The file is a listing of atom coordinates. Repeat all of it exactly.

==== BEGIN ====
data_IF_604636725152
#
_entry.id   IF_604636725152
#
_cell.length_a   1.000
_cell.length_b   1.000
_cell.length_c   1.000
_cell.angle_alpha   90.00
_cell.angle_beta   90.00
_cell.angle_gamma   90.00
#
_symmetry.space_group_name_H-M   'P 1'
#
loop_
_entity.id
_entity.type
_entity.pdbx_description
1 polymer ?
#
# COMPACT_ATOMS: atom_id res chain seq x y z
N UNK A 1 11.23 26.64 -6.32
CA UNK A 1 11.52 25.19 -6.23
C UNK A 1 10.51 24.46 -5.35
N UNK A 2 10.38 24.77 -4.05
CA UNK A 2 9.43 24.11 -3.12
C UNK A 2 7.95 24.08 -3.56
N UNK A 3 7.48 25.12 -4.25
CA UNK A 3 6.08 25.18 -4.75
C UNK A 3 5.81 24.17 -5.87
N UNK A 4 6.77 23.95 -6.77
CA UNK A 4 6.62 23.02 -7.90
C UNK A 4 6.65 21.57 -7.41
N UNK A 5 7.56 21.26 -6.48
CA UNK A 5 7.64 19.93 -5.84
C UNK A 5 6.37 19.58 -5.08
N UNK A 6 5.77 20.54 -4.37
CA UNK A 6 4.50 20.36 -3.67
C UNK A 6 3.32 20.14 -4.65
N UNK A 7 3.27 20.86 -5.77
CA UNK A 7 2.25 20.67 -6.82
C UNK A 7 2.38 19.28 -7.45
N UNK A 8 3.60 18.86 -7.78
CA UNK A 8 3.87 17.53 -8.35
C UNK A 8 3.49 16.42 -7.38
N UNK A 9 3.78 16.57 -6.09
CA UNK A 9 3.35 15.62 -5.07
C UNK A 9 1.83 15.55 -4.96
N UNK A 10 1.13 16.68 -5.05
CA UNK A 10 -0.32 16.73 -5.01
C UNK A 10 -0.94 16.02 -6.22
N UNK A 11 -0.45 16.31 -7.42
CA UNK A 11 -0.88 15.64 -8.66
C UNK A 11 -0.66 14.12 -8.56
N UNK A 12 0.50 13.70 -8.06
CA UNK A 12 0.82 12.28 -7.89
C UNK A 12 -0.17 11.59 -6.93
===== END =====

data_IF_604636725152
#
_entry.id   IF_604636725152
#
_cell.length_a   1.000
_cell.length_b   1.000
_cell.length_c   1.000
_cell.angle_alpha   90.00
_cell.angle_beta   90.00
_cell.angle_gamma   90.00
#
_symmetry.space_group_name_H-M   'P 1'
#
loop_
_entity.id
_entity.type
_entity.pdbx_description
1 polymer ?
#
# COMPACT_ATOMS: atom_id res chain seq x y z
N UNK A 1 11.23 26.64 -6.32
CA UNK A 1 11.52 25.19 -6.23
C UNK A 1 10.51 24.46 -5.35
N UNK A 2 10.38 24.77 -4.05
CA UNK A 2 9.43 24.11 -3.12
C UNK A 2 7.95 24.08 -3.56
N UNK A 3 7.48 25.12 -4.25
CA UNK A 3 6.08 25.18 -4.75
C UNK A 3 5.81 24.17 -5.87
N UNK A 4 6.77 23.95 -6.77
CA UNK A 4 6.62 23.02 -7.90
C UNK A 4 6.65 21.57 -7.41
N UNK A 5 7.56 21.26 -6.48
CA UNK A 5 7.64 19.93 -5.84
C UNK A 5 6.37 19.58 -5.08
N UNK A 6 5.77 20.54 -4.37
CA UNK A 6 4.50 20.36 -3.67
C UNK A 6 3.32 20.14 -4.65
N UNK A 7 3.27 20.86 -5.77
CA UNK A 7 2.25 20.67 -6.82
C UNK A 7 2.38 19.28 -7.45
N UNK A 8 3.60 18.86 -7.78
CA UNK A 8 3.87 17.53 -8.35
C UNK A 8 3.49 16.42 -7.38
N UNK A 9 3.78 16.57 -6.09
CA UNK A 9 3.35 15.62 -5.07
C UNK A 9 1.83 15.55 -4.96
N UNK A 10 1.13 16.68 -5.05
CA UNK A 10 -0.32 16.73 -5.01
C UNK A 10 -0.94 16.02 -6.22
N UNK A 11 -0.45 16.31 -7.42
CA UNK A 11 -0.88 15.64 -8.66
C UNK A 11 -0.66 14.12 -8.56
N UNK A 12 0.50 13.70 -8.06
CA UNK A 12 0.82 12.28 -7.89
C UNK A 12 -0.17 11.59 -6.93